She had a reputation for being mean. Haven’t we all had that teacher? The one the kids whisper about on the playground and warn you to avoid? The teacher you hope you don’t have. The teacher you inevitably get.

Miss Van Gurp didn’t put up with antics. She indeed was strict, to the point of smacking hands with a metal ruler if you really stepped out of line (the rumours were true!). She wasn’t a smiler and she demanded compliance. She was not an adult who doled out hugs or high fives. You were expected to do your work and you simply received a quiet nod for a job well done.

Students often forget that teachers have multiple sides and aspects to their lives and characters. We all tend to forget that about each other, don’t we? We put people into boxes and categories, unaware of the subtext of people’s actions and words.

Recently a post popped up in my social media feed of a citrus fruit fundraiser for an elementary school and it reminded me of a story from years ago.

Once there was a young girl in grade three who had a sick sister. Her parents were frequently out of the country to provide their daughter with the medical care she needed. The girl and her other siblings spent days and sometimes weeks staying with various caring family friends. 

Soon it was time for the annual school fundraiser – citrus sales. Every student who sold a box of fruit would receive an ice cream sundae, the kind in the plastic cup with the little wooden spoon. 

The girl’s parents were out of town during this time and even if they were home, she wouldn’t have pursued citrus sales. Even at the age of eight, she knew she wouldn’t put that on to their overcrowded plate. That’s just the way it was then, it wouldn’t be forever. Next year.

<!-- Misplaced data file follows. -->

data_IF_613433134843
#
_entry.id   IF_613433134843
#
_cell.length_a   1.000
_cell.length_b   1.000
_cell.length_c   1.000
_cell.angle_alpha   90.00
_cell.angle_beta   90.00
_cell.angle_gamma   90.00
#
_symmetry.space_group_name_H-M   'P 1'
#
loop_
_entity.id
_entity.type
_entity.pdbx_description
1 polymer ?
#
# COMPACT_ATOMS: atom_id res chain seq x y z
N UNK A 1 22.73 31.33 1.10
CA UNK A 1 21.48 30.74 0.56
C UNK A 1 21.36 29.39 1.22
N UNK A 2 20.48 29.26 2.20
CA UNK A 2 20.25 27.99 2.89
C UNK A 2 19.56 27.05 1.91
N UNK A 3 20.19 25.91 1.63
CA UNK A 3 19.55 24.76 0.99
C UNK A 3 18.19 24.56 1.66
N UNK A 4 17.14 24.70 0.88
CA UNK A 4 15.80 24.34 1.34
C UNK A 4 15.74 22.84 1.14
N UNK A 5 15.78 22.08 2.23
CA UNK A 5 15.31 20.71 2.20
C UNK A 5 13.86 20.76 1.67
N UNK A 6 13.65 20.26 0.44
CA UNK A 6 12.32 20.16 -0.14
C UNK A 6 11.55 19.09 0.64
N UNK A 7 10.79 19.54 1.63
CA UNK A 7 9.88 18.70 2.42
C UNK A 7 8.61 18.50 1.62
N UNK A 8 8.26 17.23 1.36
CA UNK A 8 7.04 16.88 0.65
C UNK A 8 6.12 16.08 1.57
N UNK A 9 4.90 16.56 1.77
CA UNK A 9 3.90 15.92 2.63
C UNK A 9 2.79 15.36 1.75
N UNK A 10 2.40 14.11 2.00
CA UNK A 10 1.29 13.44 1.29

A few days into the sale, her teacher called her up to her desk at the front of the room. She had a sales slip half filled out with a grapefruit order. 

“I’d like to get a box of grapefruit, could I buy it from you?” she asked, barely lifting her eyes up from the ink blotter.

The girl hardly knew what to say, but she knew what this meant. She would get to partake in the sundae celebration, just like all the other kids. In the midst of family upheaval and crisis, she would have this little bit of normalcy.

“Okay,” was all that squeaked out. The teacher completed the form, then carefully separated the carbon copies: white for the school, yellow for the salesperson, and pink for the customer.

“Thank you, I appreciate it,” she said gruffly as she handed the girl the pink page, “you may go to your seat now.”

In a giddy daze the girl went back to her desk. 

A fews later when the sales were completed, she proudly collected her ice cream treat with the rest of the school. It was chocolate, of course. She carefully peeled back the cardboard cover and she licked that plastic dish clean.

Sometimes “I see you. You matter. I care,” sounds a lot like “I’d like to buy some grapefruit.” You just have to listen.

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Change is the Worst

The other day I was listening to a podcast. There I said it. I am a podcast listener. It was the latest episode of Revisionist History and they were discussing The Paradox of Theseus Ship. The gist of it is that if a ship is changed gradually over time wherein planks are replaced one by one, is it still the same ship as when it was first built?

As always, I enjoyed the episode (it’s a good podcast, and it’s hosted by a Canadian, give it a listen) and it helped pass the time as I cleaned the toilets, put clothes away and packed lunches. It made me think, but only for a few moments and then I moved on to bedtime routines and planning for the week ahead.

A day or two passed in a blur and then we had a staff meeting. As a rule, teaching is all about change. We get a new start with a new class every fall. Teaching assignments are rearranged, rooms switched, staff try new things. So I was completely prepared to receive news that some of our staff would be moving on to new schools and new roles. We had already seen some gradual changes this year which were grieved, processed, then celebrated for our friends. But this round of staffing threw me (and many fellow educators) for a loop. Our leader, who has inspired, supported, encouraged, and guided us for over four years, was the one moving. THIS IS NOT THE CHANGE I WAS PREPARED FOR.